Beware of Bright Shiny Objects

I’ll warn you right now. You may want to click off this post within 30 seconds, but I urge you to get through it. Some of you may disagree with it pretty quickly. All I ask (ever) is that you stop and consider that this may be worth swirling around your noggin for more than 10 minutes.

Two weeks ago, I listened to this podcast episode called ‘How technology brings out the worst in us, with Tristan Harris.’ I had never heard of this podcast show nor Tristan Harris.

At first, I got the sense that there’s nothing new here – some person espousing that we spend too much time on our phones. No shit.

As I’ve said multiple times, I hate when people are not present with each other. One could argue that maybe my presence is not all that exciting, but I’m going to lie to myself that I’m not that bad of a guy to hang out with most of the time.

Late in the episode, Harris talks about changing his phone’s screen from glorious color to black and white as a way to minimize the dopamine hit he gets when looking at his phone. As he says, we don’t get to choose whether we want those dopamine rewards, they just happen. By changing to grayscale, we can then start to look at our phones as tools and not bright shiny objects to distract us.

At the end of the episode, I was more than mildly curious, so I visited the organization’s website that Harris co-founded, Center for Humane Technology. Within their site, they have a handful of suggestions on how to take control of your phone.

I have always been a big believer in minimizing your notifications, so the first suggestion was already completed. I then dove headfirst into the next three recommendations.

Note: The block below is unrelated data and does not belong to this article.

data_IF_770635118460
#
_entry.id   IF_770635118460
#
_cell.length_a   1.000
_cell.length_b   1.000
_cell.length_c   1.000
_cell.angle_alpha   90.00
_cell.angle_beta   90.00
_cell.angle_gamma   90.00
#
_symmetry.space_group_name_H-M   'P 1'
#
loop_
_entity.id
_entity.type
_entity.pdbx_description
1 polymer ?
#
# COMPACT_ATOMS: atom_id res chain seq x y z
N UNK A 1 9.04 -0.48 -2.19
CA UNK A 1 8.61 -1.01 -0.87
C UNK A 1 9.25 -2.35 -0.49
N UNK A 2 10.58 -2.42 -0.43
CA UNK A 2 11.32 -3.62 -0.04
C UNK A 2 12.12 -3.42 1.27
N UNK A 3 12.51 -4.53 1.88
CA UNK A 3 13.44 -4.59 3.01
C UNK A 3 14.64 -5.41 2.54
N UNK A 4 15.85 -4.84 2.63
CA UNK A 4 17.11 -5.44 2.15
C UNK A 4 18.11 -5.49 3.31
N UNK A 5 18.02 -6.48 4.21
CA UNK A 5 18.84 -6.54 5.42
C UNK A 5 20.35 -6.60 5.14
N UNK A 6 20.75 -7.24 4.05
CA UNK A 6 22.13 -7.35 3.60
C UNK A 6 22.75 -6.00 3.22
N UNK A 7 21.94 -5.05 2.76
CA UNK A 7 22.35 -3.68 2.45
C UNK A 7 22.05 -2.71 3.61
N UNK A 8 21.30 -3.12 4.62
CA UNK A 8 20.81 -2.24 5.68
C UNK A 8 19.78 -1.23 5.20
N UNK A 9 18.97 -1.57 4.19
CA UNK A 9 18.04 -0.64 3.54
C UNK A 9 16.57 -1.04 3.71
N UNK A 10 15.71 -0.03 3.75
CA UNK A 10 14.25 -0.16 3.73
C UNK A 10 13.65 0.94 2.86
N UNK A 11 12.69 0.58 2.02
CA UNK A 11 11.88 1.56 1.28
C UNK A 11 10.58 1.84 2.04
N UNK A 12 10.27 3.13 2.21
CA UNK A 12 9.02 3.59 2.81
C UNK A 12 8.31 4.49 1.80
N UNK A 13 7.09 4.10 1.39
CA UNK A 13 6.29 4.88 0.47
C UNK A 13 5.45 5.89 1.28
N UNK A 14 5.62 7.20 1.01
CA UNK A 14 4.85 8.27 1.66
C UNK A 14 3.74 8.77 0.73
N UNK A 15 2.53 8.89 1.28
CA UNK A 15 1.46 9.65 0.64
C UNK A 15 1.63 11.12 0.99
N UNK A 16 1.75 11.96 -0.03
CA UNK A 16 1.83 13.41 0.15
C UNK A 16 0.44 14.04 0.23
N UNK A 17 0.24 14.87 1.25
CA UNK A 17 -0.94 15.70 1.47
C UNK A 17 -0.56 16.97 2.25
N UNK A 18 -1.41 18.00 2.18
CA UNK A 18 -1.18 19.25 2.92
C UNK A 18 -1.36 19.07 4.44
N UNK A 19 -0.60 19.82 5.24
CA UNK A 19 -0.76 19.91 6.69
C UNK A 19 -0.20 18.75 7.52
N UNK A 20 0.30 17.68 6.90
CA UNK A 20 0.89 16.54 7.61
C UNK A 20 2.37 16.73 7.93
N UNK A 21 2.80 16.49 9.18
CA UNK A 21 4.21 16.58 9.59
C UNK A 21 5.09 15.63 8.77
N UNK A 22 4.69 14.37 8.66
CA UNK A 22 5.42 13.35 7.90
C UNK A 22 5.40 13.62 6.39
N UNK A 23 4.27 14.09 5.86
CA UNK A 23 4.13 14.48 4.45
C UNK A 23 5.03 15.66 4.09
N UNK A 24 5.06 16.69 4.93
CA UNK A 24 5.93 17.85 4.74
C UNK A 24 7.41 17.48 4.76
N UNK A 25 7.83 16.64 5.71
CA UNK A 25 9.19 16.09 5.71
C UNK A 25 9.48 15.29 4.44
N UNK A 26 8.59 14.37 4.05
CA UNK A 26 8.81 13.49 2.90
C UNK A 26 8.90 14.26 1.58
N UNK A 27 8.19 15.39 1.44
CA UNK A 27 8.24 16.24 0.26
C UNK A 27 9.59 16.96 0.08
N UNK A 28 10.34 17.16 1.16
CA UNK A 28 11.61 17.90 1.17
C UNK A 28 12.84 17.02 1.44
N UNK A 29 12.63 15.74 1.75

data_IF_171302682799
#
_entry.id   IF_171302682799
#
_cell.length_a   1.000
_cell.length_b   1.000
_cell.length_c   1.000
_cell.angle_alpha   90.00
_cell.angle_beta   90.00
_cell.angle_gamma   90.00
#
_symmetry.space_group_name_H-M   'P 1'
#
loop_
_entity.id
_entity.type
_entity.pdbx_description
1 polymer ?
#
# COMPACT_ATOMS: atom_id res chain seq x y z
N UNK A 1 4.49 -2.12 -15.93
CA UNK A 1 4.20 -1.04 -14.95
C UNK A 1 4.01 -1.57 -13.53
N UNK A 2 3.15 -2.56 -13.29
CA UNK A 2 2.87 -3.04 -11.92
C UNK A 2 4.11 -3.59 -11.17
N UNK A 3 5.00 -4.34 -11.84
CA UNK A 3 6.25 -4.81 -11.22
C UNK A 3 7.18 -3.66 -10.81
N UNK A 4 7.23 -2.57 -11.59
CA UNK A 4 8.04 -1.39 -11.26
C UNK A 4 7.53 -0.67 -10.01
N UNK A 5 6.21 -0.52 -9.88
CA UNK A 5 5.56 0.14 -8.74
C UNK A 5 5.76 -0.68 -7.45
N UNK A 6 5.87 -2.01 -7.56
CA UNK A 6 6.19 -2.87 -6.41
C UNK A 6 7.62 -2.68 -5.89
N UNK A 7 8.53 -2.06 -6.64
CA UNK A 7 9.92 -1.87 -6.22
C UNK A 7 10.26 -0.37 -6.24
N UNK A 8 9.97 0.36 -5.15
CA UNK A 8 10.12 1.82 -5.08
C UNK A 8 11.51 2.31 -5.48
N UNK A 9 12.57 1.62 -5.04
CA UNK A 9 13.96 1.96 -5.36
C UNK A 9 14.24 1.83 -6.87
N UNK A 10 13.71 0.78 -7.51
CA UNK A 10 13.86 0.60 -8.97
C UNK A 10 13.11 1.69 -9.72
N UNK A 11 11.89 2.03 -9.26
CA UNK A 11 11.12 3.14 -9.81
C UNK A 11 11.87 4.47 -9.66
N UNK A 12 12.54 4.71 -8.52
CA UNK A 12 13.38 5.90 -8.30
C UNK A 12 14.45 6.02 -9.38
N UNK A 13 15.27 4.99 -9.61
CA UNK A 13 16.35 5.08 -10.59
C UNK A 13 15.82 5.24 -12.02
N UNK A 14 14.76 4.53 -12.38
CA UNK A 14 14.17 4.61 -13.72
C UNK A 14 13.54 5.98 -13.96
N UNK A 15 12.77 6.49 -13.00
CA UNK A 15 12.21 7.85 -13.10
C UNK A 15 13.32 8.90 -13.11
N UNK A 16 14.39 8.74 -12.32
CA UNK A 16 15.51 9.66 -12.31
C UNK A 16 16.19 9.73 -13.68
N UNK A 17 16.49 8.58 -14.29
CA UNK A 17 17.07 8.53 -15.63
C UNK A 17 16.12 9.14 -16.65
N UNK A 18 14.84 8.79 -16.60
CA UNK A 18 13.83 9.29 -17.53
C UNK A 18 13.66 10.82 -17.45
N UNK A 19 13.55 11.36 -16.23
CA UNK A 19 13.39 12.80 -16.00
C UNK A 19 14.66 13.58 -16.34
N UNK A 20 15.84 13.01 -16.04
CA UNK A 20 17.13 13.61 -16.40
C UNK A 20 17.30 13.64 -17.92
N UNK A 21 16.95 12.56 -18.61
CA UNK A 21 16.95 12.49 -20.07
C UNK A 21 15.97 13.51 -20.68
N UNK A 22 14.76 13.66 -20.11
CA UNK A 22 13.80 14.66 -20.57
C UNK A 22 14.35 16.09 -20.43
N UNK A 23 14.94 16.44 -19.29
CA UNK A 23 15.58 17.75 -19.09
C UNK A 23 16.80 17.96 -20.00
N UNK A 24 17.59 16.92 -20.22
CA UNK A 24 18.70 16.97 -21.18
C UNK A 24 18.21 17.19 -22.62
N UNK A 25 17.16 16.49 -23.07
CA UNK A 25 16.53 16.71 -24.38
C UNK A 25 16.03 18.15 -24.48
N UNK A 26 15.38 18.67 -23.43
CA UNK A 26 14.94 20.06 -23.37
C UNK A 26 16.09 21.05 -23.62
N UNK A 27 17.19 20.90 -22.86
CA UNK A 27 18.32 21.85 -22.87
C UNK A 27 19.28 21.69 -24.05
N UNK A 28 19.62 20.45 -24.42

• Go Grayscale. Maybe I’m a geek, but I find this suggestion to be oddly appealing. As my friend said, “tech noir.” Just note that Harris says that if you do this, you also need to set your phone up so it’s easy to get it back to color for those times you do want and need it – like taking and looking at photos.
  • Try keeping your home screen to tools-only. Back in January, I shared my new phone home screen. It was set up perfectly in my mind. After reading this tip, I completely blew it up. I now have one (and only one) screen on my phone (see the image at the top of this post). All unimportant apps were thrown into one big folder. I’ve made a real conscious effort to have only tools easily accessible. Email, Spotify, Instagram, Safari, Sports? All buried. See next bullet point.
  • Launch other apps by typing. Causing a lot of friction to get to some time-sucking apps is a big deal. It’s the exact opposite of minimizing friction to help you get things done.

I’m now two weeks into my ‘new’ iPhone, and I love it. Even when I do look at my phone, I don’t get sucked into it. Email can wait. Barstool Sports Instagram can certainly wait.

If you prefer to watch a shorter Ted Talk with Harris, it’s right here.

 

Alas, you’ve made it to the end of the article. Congratulations! Did you make it because something resonated with you? Are you willing to join me in this grayscale movement or do you feel you’ve got things under control?

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